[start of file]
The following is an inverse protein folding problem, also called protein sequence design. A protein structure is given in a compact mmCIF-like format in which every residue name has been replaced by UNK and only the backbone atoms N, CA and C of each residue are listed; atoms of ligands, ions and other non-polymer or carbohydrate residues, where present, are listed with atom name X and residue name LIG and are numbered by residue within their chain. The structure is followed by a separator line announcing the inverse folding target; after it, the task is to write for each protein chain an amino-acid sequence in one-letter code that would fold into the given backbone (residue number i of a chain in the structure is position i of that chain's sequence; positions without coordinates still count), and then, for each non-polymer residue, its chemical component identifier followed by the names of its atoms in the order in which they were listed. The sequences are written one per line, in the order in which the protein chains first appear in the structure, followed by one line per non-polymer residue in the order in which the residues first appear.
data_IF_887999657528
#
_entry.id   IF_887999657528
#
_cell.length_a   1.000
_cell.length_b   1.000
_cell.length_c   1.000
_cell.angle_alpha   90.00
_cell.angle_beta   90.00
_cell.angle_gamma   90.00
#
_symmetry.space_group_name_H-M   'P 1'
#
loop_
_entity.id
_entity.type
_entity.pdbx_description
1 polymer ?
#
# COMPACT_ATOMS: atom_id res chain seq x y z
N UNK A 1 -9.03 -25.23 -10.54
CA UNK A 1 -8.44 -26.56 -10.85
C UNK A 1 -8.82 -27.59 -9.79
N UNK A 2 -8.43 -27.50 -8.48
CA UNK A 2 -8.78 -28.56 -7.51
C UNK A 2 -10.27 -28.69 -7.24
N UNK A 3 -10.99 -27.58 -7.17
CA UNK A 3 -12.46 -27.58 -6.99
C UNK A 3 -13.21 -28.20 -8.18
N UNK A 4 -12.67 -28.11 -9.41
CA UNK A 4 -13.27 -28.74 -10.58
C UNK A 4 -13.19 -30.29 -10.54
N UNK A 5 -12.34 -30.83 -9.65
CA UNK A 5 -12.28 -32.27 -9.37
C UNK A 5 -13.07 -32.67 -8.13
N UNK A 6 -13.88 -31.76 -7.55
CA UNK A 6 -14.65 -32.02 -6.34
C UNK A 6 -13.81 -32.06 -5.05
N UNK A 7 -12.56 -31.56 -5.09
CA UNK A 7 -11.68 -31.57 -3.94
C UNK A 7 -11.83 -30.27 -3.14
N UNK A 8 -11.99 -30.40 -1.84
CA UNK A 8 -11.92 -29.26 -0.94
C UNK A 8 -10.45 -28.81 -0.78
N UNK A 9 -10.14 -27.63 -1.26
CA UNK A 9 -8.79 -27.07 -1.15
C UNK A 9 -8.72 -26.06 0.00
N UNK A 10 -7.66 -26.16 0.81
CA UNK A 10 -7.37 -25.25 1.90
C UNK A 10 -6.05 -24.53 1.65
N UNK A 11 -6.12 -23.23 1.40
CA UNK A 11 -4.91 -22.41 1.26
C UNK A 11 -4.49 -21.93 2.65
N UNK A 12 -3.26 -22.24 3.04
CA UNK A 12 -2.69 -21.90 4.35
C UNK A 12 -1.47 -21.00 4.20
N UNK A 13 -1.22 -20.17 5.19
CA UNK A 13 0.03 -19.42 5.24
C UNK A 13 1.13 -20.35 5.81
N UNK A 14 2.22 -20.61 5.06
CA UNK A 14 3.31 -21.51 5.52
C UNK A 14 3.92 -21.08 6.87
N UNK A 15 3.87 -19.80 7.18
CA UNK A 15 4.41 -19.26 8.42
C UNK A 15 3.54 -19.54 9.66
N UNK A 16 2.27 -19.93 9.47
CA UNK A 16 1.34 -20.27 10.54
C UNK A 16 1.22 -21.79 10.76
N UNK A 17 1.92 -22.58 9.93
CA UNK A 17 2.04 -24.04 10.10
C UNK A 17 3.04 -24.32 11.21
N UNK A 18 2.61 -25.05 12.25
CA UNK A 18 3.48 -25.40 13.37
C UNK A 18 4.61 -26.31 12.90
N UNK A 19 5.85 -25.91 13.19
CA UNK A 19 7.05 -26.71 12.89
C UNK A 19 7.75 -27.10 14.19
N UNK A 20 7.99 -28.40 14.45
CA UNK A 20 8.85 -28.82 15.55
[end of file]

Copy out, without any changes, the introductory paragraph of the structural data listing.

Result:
The following is an inverse protein folding problem, also called protein sequence design. A protein structure is given in a compact mmCIF-like format in which every residue name has been replaced by UNK and only the backbone atoms N, CA and C of each residue are listed; atoms of ligands, ions and other non-polymer or carbohydrate residues, where present, are listed with atom name X and residue name LIG and are numbered by residue within their chain. The structure is followed by a separator line announcing the inverse folding target; after it, the task is to write for each protein chain an amino-acid sequence in one-letter code that would fold into the given backbone (residue number i of a chain in the structure is position i of that chain's sequence; positions without coordinates still count), and then, for each non-polymer residue, its chemical component identifier followed by the names of its atoms in the order in which they were listed. The sequences are written one per line, in the order in which the protein chains first appear in the structure, followed by one line per non-polymer residue in the order in which the residues first appear.